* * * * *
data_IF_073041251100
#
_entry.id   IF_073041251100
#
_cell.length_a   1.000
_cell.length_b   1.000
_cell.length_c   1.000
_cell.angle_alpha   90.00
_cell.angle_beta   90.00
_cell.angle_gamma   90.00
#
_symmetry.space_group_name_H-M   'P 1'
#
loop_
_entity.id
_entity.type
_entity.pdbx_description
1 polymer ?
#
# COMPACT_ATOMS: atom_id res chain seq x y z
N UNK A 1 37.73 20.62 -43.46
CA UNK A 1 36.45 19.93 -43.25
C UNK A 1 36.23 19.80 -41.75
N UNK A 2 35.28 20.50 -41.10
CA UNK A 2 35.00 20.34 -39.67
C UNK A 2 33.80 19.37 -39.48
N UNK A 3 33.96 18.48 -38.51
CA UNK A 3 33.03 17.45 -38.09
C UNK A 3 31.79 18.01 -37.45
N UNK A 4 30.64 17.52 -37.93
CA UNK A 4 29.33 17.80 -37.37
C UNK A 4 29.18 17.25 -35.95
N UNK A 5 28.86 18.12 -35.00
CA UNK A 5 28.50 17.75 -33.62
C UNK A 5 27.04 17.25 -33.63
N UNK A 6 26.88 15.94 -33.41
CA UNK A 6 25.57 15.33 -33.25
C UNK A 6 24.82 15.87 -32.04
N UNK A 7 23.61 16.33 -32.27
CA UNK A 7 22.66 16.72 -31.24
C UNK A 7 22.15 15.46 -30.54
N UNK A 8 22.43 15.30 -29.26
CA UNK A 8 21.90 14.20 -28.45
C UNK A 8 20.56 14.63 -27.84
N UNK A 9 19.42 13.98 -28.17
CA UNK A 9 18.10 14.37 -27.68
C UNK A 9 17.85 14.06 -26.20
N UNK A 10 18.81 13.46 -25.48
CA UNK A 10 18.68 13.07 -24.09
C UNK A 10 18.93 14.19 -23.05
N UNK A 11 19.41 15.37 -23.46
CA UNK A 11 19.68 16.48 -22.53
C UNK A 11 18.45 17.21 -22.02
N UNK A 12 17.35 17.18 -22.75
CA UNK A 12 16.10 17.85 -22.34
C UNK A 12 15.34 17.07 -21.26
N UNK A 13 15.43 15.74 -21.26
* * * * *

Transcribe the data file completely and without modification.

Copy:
data_IF_073041251100
#
_entry.id   IF_073041251100
#
_cell.length_a   1.000
_cell.length_b   1.000
_cell.length_c   1.000
_cell.angle_alpha   90.00
_cell.angle_beta   90.00
_cell.angle_gamma   90.00
#
_symmetry.space_group_name_H-M   'P 1'
#
loop_
_entity.id
_entity.type
_entity.pdbx_description
1 polymer ?
#
# COMPACT_ATOMS: atom_id res chain seq x y z
N UNK A 1 37.73 20.62 -43.46
CA UNK A 1 36.45 19.93 -43.25
C UNK A 1 36.23 19.80 -41.75
N UNK A 2 35.28 20.50 -41.10
CA UNK A 2 35.00 20.34 -39.67
C UNK A 2 33.80 19.37 -39.48
N UNK A 3 33.96 18.48 -38.51
CA UNK A 3 33.03 17.45 -38.09
C UNK A 3 31.79 18.01 -37.45
N UNK A 4 30.64 17.52 -37.93
CA UNK A 4 29.33 17.80 -37.37
C UNK A 4 29.18 17.25 -35.95
N UNK A 5 28.86 18.12 -35.00
CA UNK A 5 28.50 17.75 -33.62
C UNK A 5 27.04 17.25 -33.63
N UNK A 6 26.88 15.94 -33.41
CA UNK A 6 25.57 15.33 -33.25
C UNK A 6 24.82 15.87 -32.04
N UNK A 7 23.61 16.33 -32.27
CA UNK A 7 22.66 16.72 -31.24
C UNK A 7 22.15 15.46 -30.54
N UNK A 8 22.43 15.30 -29.26
CA UNK A 8 21.90 14.20 -28.45
C UNK A 8 20.56 14.63 -27.84
N UNK A 9 19.42 13.98 -28.17
CA UNK A 9 18.10 14.37 -27.68
C UNK A 9 17.85 14.06 -26.20
N UNK A 10 18.81 13.46 -25.48
CA UNK A 10 18.68 13.07 -24.09
C UNK A 10 18.93 14.19 -23.05
N UNK A 11 19.41 15.37 -23.46
CA UNK A 11 19.68 16.48 -22.53
C UNK A 11 18.45 17.21 -22.02
N UNK A 12 17.35 17.18 -22.75
CA UNK A 12 16.10 17.85 -22.34
C UNK A 12 15.34 17.07 -21.26
N UNK A 13 15.43 15.74 -21.26